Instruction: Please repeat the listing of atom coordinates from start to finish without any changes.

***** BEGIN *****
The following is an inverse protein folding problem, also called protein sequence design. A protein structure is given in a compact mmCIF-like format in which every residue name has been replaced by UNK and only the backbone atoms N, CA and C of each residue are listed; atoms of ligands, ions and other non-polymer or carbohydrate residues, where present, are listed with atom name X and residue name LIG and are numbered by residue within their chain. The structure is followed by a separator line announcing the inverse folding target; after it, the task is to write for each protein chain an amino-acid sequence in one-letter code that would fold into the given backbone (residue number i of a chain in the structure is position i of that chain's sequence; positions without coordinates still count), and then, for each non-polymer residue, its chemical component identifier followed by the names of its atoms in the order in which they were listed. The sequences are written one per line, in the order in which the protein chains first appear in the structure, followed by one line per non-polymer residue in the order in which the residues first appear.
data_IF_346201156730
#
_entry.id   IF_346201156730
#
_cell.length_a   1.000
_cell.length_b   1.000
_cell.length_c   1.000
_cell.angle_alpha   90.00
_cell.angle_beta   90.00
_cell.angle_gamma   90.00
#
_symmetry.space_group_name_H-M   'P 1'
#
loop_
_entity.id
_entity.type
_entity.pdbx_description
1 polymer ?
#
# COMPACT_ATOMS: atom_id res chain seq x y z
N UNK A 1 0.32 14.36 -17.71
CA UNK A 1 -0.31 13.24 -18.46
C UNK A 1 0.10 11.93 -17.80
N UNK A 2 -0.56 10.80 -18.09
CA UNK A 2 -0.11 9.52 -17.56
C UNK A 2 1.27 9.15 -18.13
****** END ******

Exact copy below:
The following is an inverse protein folding problem, also called protein sequence design. A protein structure is given in a compact mmCIF-like format in which every residue name has been replaced by UNK and only the backbone atoms N, CA and C of each residue are listed; atoms of ligands, ions and other non-polymer or carbohydrate residues, where present, are listed with atom name X and residue name LIG and are numbered by residue within their chain. The structure is followed by a separator line announcing the inverse folding target; after it, the task is to write for each protein chain an amino-acid sequence in one-letter code that would fold into the given backbone (residue number i of a chain in the structure is position i of that chain's sequence; positions without coordinates still count), and then, for each non-polymer residue, its chemical component identifier followed by the names of its atoms in the order in which they were listed. The sequences are written one per line, in the order in which the protein chains first appear in the structure, followed by one line per non-polymer residue in the order in which the residues first appear.
data_IF_346201156730
#
_entry.id   IF_346201156730
#
_cell.length_a   1.000
_cell.length_b   1.000
_cell.length_c   1.000
_cell.angle_alpha   90.00
_cell.angle_beta   90.00
_cell.angle_gamma   90.00
#
_symmetry.space_group_name_H-M   'P 1'
#
loop_
_entity.id
_entity.type
_entity.pdbx_description
1 polymer ?
#
# COMPACT_ATOMS: atom_id res chain seq x y z
N UNK A 1 0.32 14.36 -17.71
CA UNK A 1 -0.31 13.24 -18.46
C UNK A 1 0.10 11.93 -17.80
N UNK A 2 -0.56 10.80 -18.09
CA UNK A 2 -0.11 9.52 -17.56
C UNK A 2 1.27 9.15 -18.13